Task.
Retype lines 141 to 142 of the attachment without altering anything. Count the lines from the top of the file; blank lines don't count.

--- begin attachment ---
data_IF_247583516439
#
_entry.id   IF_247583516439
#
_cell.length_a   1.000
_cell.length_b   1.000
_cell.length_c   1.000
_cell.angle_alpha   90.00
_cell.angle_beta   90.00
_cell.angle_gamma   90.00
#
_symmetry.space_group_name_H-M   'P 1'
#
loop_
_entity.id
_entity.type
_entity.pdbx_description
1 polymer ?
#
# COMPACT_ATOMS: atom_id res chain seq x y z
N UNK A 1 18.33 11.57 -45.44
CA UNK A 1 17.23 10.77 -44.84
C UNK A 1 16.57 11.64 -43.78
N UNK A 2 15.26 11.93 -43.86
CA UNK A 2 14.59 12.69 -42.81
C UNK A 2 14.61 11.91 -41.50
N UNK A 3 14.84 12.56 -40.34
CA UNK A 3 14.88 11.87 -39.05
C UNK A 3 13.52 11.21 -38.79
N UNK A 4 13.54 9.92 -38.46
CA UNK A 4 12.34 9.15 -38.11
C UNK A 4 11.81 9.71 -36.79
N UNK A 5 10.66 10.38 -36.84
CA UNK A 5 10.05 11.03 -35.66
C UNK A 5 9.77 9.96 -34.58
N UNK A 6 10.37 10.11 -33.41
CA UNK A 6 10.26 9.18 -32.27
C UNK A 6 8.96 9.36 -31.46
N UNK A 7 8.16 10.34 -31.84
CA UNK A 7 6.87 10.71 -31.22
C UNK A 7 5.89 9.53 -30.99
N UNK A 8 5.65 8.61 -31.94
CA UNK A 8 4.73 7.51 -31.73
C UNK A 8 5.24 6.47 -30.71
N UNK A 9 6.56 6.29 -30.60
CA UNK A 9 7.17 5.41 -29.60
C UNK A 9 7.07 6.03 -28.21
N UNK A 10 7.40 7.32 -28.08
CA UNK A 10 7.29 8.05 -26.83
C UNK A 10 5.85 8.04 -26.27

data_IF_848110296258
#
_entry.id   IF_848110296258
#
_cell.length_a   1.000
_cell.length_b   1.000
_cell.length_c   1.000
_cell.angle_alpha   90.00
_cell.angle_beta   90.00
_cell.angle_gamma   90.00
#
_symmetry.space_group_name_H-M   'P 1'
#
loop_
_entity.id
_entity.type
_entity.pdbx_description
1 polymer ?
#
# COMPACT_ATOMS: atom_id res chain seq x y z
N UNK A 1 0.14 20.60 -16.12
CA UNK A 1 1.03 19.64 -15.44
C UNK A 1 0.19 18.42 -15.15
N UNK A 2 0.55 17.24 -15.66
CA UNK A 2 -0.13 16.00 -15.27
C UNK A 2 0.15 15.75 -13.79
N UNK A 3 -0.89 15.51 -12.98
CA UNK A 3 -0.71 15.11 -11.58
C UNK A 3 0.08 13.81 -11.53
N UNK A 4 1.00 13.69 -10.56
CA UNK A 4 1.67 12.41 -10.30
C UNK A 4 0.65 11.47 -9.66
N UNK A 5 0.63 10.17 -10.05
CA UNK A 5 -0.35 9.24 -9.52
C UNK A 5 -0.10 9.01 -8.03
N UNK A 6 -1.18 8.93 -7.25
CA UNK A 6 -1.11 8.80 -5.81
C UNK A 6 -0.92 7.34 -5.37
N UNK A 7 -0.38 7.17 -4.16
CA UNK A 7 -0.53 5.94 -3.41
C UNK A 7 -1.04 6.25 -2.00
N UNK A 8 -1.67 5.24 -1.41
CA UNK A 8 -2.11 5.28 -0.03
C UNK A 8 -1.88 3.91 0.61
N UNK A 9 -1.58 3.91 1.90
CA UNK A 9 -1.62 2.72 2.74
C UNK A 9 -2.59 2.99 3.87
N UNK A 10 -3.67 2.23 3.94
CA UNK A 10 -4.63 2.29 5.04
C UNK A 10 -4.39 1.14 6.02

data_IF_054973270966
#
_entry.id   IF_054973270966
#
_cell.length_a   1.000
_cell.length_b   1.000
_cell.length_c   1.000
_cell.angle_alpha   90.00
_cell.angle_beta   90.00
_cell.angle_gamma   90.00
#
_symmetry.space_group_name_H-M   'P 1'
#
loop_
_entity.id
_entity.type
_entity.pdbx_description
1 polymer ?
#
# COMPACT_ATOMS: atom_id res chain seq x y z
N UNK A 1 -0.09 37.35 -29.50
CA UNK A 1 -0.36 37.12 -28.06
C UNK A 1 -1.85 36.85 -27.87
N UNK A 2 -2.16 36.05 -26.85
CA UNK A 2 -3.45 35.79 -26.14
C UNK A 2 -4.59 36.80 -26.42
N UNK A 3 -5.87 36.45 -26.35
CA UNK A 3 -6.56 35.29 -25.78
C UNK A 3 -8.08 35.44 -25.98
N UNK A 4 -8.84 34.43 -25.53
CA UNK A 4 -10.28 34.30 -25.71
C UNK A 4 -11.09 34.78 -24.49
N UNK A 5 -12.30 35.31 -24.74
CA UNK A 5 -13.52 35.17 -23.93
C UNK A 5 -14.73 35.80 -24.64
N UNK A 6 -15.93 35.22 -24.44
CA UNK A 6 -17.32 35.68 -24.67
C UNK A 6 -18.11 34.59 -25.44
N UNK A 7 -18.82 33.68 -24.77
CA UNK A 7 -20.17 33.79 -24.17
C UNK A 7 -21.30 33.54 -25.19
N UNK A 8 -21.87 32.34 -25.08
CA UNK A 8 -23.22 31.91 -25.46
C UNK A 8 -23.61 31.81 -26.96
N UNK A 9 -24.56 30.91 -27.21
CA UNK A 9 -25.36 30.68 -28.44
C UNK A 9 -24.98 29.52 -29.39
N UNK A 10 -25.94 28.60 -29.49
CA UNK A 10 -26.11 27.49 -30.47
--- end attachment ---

C UNK A 7 -21.30 33.54 -25.19
N UNK A 8 -21.87 32.34 -25.08